Bill Clinton

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Synonyms for Bill Clinton

42nd President of the United States (1946-)

References in periodicals archive ?
In light of the preceding analysis, Clinton's foreign policy team would be well-advised to consider alternative approaches.
withdrawal and political reconciliation in Iraq, and Ambassadors Richard Holbrooke and George Mitchell tasked with hot-spots Afghanistan and the Middle East respectively, it seemed to some observers that Clinton's foreign policy portfolio and stature within the administration was diminishing, especially after losing battles appointing some ambassadors and staff.
In general, they supported Clinton's foreign policy, especially when he clashed with noninterventionist and realist Republicans.
Clinton's foreign policy decision making on strategic issues was chaotic at best.
In the spirit of the pragmatic meliorism that defined Clinton's foreign policy, Albright focuses on the need to nurture and support moderate religious forces at home and abroad.
Clinton's foreign policy in Russia; from deterrence and isolation to democratization and engagement.
My friend, a conservative aide to an even more conservative senator, is from the suburbs of Atlanta; his favorite word is "ignorant," by which he means some combination of insufficiently educated and totally deluded, and which he usually uses to describe Bill Clinton's foreign policy, or his ex-girlfriend, or a particularly memorable English professor.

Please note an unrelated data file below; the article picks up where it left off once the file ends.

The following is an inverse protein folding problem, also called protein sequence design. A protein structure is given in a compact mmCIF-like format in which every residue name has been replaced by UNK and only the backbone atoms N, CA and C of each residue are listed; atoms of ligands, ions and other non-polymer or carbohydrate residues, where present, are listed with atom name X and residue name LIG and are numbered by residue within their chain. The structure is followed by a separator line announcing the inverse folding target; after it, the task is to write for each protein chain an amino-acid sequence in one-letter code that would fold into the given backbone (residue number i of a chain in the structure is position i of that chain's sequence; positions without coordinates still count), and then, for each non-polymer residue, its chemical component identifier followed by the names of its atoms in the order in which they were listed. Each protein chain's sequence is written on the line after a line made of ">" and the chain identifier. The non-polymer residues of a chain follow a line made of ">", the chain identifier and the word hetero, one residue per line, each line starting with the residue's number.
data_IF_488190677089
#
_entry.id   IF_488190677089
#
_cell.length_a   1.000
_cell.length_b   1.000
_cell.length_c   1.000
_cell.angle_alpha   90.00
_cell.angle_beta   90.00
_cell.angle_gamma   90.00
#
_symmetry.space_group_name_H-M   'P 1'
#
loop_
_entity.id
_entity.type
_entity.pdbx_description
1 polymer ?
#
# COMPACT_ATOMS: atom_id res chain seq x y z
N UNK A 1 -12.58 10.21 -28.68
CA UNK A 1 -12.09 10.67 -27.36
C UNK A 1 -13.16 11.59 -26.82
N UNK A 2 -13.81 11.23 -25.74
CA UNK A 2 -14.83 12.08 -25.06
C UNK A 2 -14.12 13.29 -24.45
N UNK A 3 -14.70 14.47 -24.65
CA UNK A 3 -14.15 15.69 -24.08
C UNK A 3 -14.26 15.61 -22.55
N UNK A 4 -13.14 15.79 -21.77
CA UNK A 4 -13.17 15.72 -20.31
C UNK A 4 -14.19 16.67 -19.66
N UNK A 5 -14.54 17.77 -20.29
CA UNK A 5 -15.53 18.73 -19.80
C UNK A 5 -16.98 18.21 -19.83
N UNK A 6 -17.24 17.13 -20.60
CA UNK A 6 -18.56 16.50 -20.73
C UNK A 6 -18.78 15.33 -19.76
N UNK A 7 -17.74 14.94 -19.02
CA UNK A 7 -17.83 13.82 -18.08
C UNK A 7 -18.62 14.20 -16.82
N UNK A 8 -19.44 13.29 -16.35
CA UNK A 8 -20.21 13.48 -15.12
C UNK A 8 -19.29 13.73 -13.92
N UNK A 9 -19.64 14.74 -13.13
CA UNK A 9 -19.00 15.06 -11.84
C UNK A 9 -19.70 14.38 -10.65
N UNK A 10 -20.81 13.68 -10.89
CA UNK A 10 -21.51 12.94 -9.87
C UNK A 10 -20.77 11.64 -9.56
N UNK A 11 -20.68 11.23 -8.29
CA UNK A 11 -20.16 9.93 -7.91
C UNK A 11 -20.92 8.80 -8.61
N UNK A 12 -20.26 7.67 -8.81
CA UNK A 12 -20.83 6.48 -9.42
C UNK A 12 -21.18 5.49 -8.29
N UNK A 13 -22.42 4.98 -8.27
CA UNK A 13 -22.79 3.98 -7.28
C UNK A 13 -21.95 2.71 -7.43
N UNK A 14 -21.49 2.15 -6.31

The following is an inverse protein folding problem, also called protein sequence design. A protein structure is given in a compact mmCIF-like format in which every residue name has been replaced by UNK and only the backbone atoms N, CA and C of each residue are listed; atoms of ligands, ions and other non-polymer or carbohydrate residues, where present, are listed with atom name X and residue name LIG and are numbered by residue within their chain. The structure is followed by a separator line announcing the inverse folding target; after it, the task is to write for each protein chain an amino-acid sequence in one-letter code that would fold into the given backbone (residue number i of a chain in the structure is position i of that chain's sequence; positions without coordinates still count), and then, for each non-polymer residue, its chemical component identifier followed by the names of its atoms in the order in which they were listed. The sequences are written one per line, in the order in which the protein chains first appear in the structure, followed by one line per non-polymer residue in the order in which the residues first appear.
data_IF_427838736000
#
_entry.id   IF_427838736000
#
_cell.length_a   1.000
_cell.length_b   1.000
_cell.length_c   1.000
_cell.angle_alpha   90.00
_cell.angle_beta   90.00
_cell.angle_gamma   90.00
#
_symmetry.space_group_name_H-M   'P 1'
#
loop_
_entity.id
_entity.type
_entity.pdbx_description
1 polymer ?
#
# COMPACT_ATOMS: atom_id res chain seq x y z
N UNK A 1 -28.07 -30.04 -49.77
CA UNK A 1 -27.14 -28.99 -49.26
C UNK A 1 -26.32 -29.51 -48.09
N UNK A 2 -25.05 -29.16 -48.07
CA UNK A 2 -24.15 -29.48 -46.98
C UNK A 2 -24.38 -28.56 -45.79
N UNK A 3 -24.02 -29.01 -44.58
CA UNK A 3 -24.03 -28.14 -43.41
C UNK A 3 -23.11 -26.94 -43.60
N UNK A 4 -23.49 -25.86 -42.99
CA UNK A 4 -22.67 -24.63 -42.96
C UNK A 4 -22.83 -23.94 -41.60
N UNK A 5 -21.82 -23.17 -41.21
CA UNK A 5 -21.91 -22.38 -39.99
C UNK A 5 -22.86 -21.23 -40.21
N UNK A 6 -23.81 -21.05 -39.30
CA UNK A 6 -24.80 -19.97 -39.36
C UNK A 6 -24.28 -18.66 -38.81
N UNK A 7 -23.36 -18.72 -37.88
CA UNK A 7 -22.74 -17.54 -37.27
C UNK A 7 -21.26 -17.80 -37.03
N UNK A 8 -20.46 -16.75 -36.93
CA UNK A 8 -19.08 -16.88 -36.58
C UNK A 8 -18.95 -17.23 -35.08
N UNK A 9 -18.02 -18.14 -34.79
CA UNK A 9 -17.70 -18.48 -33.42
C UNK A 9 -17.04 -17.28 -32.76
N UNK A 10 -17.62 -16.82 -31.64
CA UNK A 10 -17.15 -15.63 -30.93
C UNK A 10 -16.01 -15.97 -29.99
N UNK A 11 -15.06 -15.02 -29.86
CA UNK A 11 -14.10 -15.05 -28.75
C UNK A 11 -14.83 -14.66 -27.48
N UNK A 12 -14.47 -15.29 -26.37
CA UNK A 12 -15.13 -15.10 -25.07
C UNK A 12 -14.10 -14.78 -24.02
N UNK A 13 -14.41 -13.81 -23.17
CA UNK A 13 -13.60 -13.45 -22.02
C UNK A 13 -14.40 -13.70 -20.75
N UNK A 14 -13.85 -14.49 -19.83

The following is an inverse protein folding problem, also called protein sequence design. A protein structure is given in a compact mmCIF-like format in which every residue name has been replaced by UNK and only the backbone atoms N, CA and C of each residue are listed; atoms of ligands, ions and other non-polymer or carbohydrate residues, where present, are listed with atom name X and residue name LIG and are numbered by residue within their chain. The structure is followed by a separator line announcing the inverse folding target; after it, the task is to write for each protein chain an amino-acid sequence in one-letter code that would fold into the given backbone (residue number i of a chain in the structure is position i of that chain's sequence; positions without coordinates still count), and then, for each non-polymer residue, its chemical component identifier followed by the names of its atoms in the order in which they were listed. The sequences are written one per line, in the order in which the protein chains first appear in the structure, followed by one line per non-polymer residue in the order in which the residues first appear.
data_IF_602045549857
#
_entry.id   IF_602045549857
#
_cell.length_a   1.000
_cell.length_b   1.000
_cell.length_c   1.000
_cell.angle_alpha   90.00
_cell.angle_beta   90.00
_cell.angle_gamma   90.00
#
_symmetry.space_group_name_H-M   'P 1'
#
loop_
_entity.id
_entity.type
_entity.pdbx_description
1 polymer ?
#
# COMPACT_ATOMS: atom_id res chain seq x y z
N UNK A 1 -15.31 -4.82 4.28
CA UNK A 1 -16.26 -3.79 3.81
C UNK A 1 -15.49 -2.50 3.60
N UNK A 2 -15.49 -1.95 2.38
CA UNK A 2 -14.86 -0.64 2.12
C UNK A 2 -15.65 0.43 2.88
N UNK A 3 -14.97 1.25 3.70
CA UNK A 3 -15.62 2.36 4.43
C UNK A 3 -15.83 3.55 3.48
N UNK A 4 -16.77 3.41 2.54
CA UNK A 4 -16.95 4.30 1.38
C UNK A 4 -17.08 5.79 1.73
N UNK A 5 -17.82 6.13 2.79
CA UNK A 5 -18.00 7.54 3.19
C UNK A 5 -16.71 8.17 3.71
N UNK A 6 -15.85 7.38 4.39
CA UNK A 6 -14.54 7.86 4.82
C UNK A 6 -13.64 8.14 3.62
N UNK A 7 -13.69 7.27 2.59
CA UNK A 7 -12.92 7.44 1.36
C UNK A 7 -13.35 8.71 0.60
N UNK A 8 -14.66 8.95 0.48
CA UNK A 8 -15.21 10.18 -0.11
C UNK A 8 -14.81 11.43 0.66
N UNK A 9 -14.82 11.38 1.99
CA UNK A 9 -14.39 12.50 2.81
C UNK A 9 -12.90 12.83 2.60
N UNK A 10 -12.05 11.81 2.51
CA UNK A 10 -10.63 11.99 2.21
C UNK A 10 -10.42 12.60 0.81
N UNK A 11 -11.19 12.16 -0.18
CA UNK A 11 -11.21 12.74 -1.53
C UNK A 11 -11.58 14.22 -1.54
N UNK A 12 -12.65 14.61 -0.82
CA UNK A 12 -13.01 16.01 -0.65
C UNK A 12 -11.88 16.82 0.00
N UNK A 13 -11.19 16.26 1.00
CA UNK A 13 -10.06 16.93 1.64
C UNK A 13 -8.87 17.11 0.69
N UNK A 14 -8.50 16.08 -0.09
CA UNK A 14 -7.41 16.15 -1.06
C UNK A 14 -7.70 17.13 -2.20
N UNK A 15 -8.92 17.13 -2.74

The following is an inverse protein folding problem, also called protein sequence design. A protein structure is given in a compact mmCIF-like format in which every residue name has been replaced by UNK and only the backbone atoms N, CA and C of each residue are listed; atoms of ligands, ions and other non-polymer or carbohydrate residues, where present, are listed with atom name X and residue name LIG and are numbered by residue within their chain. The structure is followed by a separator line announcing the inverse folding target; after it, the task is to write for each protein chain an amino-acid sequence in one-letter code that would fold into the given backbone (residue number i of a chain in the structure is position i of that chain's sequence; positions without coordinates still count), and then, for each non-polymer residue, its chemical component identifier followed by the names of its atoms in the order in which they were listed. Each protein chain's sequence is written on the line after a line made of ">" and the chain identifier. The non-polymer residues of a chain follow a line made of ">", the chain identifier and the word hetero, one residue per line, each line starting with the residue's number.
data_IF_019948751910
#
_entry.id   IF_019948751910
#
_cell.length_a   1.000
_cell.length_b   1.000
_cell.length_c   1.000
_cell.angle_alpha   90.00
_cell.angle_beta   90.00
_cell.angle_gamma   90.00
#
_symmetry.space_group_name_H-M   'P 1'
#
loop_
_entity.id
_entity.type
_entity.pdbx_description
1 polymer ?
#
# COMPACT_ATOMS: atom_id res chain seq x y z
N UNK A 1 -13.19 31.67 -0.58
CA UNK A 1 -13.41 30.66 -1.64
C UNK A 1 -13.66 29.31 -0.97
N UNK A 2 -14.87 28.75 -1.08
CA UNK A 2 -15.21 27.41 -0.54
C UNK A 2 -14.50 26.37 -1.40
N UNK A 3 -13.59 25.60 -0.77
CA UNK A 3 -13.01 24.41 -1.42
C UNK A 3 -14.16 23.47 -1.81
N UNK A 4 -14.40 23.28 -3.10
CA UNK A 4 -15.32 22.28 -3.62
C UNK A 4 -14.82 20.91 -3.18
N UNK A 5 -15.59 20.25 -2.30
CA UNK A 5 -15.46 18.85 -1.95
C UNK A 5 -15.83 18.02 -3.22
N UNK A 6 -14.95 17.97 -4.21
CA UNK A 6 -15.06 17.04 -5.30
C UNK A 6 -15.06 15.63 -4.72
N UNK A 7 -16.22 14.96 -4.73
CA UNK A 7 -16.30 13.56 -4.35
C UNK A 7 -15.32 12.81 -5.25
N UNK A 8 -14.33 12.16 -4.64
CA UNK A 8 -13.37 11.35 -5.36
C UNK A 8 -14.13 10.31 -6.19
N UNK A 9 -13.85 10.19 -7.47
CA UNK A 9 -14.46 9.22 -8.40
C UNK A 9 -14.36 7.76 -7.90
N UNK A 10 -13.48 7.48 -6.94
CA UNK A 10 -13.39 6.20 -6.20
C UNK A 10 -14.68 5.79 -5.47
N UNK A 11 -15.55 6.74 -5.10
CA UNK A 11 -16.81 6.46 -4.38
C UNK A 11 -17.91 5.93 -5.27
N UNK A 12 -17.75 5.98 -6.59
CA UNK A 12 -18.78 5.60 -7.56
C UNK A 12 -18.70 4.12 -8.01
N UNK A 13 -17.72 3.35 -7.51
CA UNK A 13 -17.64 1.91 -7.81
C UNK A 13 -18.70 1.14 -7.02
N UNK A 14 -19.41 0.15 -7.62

Equally, on many issues Albright is indeed aware of the contortions of Clinton's foreign policy, as he sought to juggle the demands of the military and of the conservative right at home while living up to his commitments to allies abroad.
In fact, both Bush's and Clinton's foreign policy aides spent much time looking for ways to avoid acting momentously.
Other senior members of Clinton's foreign policy team confirmed Riedel's account that the administration had obtained unsettling intelligence about Pakistan's nuclear preparations.
So, it was natural that he became an important part of Clinton's foreign policy team.
Yet, in the hail of criticism of Clinton's foreign policy, the solitary agreement from the traditionalists and realists is on the expansion of NATO, clearly a Cold War instrument directed at large foreign enemies around military organization.
Thus, beyond the transcripts, the reader is subjected to a string of superficial overviews of Clinton's foreign policy, whose themes by now are familiar: global economics, democratization, international institutions, mediation in regional conflicts, "engagement" of China, and "enlargement" of NATO.